October 24, 2016

RHTLaw Taylor Wessing Deputy Head of Litigation & Dispute Resolution Practice Nandakumar Renganathan featured in TODAY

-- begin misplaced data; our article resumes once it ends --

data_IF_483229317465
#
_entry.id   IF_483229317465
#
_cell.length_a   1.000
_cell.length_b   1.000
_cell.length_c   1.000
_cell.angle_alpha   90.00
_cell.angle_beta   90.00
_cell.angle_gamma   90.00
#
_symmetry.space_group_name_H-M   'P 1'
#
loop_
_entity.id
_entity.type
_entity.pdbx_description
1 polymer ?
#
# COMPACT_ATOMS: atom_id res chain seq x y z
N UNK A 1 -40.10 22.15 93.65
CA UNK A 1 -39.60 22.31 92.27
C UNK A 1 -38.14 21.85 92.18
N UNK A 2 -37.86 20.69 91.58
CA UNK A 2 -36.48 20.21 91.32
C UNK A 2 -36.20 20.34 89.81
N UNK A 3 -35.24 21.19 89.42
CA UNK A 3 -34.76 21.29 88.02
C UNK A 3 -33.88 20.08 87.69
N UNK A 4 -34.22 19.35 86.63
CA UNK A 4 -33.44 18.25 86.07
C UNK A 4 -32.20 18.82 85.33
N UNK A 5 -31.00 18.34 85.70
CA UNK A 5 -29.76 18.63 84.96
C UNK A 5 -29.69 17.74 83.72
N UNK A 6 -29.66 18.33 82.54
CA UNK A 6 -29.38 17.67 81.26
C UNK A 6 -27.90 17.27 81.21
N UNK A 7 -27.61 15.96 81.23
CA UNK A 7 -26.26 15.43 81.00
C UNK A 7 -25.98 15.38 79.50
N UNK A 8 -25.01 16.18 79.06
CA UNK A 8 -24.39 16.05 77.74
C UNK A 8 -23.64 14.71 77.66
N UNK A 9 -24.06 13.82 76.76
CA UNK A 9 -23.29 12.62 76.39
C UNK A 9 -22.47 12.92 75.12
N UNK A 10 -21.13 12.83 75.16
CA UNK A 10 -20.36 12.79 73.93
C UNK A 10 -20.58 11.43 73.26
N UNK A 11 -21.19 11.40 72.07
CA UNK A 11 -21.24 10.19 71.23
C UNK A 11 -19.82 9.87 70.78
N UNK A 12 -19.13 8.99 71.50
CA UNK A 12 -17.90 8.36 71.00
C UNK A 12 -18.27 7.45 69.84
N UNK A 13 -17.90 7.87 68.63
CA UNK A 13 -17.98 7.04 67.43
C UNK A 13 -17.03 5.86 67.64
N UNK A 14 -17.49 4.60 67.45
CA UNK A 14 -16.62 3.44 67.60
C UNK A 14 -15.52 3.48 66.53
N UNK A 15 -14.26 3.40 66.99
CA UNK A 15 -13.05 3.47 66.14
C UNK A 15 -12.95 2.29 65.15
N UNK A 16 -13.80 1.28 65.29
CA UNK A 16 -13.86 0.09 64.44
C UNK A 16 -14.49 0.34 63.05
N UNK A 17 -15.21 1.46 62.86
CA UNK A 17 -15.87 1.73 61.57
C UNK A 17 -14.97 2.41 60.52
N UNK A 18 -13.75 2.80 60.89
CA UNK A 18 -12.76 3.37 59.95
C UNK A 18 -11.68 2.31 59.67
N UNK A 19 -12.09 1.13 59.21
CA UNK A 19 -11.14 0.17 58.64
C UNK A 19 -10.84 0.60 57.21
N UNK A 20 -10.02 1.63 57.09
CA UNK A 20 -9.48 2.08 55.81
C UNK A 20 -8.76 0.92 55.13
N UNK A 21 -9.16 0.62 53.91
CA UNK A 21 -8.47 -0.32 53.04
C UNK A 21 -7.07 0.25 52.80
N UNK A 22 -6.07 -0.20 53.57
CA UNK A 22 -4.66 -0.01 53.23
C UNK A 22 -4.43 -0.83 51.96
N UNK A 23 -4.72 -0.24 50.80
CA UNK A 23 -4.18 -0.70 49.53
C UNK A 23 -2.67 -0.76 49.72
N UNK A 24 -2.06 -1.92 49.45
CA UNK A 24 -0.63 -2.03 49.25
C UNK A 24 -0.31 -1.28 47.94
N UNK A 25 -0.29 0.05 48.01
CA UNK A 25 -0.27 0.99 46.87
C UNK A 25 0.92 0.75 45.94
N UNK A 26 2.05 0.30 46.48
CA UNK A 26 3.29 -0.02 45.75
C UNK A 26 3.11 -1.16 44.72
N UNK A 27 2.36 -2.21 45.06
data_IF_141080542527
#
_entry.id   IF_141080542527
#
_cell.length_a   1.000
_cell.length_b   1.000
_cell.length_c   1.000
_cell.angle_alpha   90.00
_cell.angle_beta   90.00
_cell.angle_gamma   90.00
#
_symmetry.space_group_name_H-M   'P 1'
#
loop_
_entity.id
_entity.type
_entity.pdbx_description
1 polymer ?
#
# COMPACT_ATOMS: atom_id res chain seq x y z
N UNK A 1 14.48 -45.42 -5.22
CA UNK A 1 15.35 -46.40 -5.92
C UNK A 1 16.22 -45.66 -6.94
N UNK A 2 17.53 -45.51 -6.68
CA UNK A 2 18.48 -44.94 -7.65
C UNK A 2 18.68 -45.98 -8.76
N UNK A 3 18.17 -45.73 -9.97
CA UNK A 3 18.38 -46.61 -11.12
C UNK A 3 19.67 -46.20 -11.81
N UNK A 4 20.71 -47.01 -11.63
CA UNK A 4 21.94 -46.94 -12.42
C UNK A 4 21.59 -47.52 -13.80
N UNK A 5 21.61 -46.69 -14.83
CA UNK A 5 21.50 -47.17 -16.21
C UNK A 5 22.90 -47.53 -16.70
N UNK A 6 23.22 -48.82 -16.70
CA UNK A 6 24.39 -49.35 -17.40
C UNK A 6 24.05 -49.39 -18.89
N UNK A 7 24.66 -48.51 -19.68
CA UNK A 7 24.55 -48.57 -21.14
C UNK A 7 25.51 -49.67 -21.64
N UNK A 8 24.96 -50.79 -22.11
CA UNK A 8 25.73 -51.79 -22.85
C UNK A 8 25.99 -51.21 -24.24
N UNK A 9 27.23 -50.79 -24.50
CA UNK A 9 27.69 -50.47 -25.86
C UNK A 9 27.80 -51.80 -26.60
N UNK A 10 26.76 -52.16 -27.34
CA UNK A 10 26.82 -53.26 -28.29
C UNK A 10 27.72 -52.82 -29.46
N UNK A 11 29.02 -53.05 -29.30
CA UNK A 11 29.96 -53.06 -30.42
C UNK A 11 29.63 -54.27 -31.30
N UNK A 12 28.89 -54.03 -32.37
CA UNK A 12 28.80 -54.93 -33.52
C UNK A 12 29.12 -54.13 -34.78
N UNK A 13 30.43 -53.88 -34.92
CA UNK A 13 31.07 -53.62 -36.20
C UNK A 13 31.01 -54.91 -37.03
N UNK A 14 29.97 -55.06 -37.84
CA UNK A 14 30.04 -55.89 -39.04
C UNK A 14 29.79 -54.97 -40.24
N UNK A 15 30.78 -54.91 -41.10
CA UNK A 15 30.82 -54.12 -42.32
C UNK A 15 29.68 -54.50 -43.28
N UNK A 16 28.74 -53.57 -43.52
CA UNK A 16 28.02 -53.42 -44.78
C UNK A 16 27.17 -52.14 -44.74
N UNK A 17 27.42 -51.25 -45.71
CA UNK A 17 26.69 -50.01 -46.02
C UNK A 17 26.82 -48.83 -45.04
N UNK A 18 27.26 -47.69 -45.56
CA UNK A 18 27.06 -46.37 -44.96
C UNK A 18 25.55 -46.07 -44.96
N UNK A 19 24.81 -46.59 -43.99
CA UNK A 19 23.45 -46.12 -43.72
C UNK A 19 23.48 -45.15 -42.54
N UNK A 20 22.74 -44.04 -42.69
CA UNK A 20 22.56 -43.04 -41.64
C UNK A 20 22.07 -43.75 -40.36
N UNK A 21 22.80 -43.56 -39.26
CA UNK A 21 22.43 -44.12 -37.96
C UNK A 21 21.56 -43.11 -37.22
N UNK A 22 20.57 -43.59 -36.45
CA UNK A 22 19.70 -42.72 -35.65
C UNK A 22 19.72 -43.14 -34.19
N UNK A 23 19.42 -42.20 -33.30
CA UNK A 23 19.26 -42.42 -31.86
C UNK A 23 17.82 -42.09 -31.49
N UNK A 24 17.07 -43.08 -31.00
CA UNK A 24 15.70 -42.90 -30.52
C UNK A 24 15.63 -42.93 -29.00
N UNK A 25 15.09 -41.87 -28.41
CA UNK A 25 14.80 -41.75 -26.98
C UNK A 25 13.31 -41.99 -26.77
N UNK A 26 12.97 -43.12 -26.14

RHTLaw Taylor Wessing’s Deputy Head of Litigation & Dispute Resolution Practice Nandakumar Renganathan was quoted in TODAY article titled “Google indicates it will apply for permit for next year’s Pink Dot event”. The article was first published in TODAY on 22 October 2016. Google indicates it will apply for permit for next year’s Pink Dot event   Source: 2016 © Mediacorp Press Ltd. Date: 22 October 2016 Author: Valerie Koh SINGAPORE — At least one regular sponsor of the annual Pink Dot event at the Speakers’ Corner, Google, has pledged its commitment to the event, by indicating that it would apply for a permit next year. “We’ve been proud supporters of Pink Dot since 2011 and we will continue to show our commitment to diversity and inclusion. So, we will apply for a permit to support Pink Dot in 2017 if required by this new regulation. We hope that these new rules will not limit public discussion on important issues,” said a Google spokesperson on Friday (Oct 21). Several of the 18 sponsors for this year’s event — including Bloomberg, Apple, Twitter and BP — declined to comment on the changes to the Public Order (Unrestricted Area) Order 2016, which will come into effect on Nov 1. The amendments, announced by the Ministry of Home Affairs (MHA) on Friday, made it clear that foreign entities have to apply for a permit before “sponsoring, publicly promoting … or organising its members or employees to participate” in Speakers’ Corner events. A spokeswoman for JP Morgan, which has been sponsoring Pink Dot since 2013, said the bank is committed to promoting equality in the workplace, and encouraging a “supportive and inclusive” culture. “We believe in providing a work environment for our employees that is safe and free from discrimination regardless of their race, gender or sexual orientation,” said Ms Li Anne Wong, declining to share whether the bank will apply for a permit next year. Lawyers told TODAY that the changes announced by the MHA were a reflection of the Government’s long-standing stance against foreign influence on domestic matters. Veteran lawyer Amolat Singh said: “It doesn’t come as something shocking, abrupt or out of the ordinary. It’s really an extension of the law we already have.” Although some might frown upon the changes, they fortify “the principle that Singaporeans must speak up”. “Some of these foreigners might have their own agenda to run”, he added. On Friday, the MHA also made clear the distinction between Singapore and foreign entities. It defines a Singapore company as an entity incorporated under the Companies Act here, controlled by a Singaporean majority. This distinction closes a loophole in the law, under which multinational corporations could argue that they are Singapore entities, simply because they have subsidiaries incorporated or registered locally, said Singapore Management University (SMU) law don Eugene Tan. “The second requirement under the new rules is that these entities have to be majority-owned by Singapore citizens — I see it as clarifying,” said Associate Professor Tan. The definition of a Singapore entity is consistent with other areas of the law, such as the Political Donations Act, said SMU’s Assistant Professor of Law Jack Lee. Moving forward, Mr Nandakumar Renganathan, RHTLaw Taylor Wessing’s deputy head (litigation and dispute resolution practice), urged companies to have clear guidelines on employee participation in such events. “To be safe, companies should make it clear that their employees should not use the company’s name as sponsors or supporters of such events, without the company’s consent from its management,” he said. Lawyers noted that should a foreign company run afoul of the law, its senior management is the one that is likely to be held accountable. Citing the flouting of tax regulations or employment laws, Mr Singh said that company directors are often the ones taken to court. Mr Nandakumar felt that management committee members, managers or chief executives could also be held responsible. ADDITIONAL REPORTING BY NEO CHAI CHIN.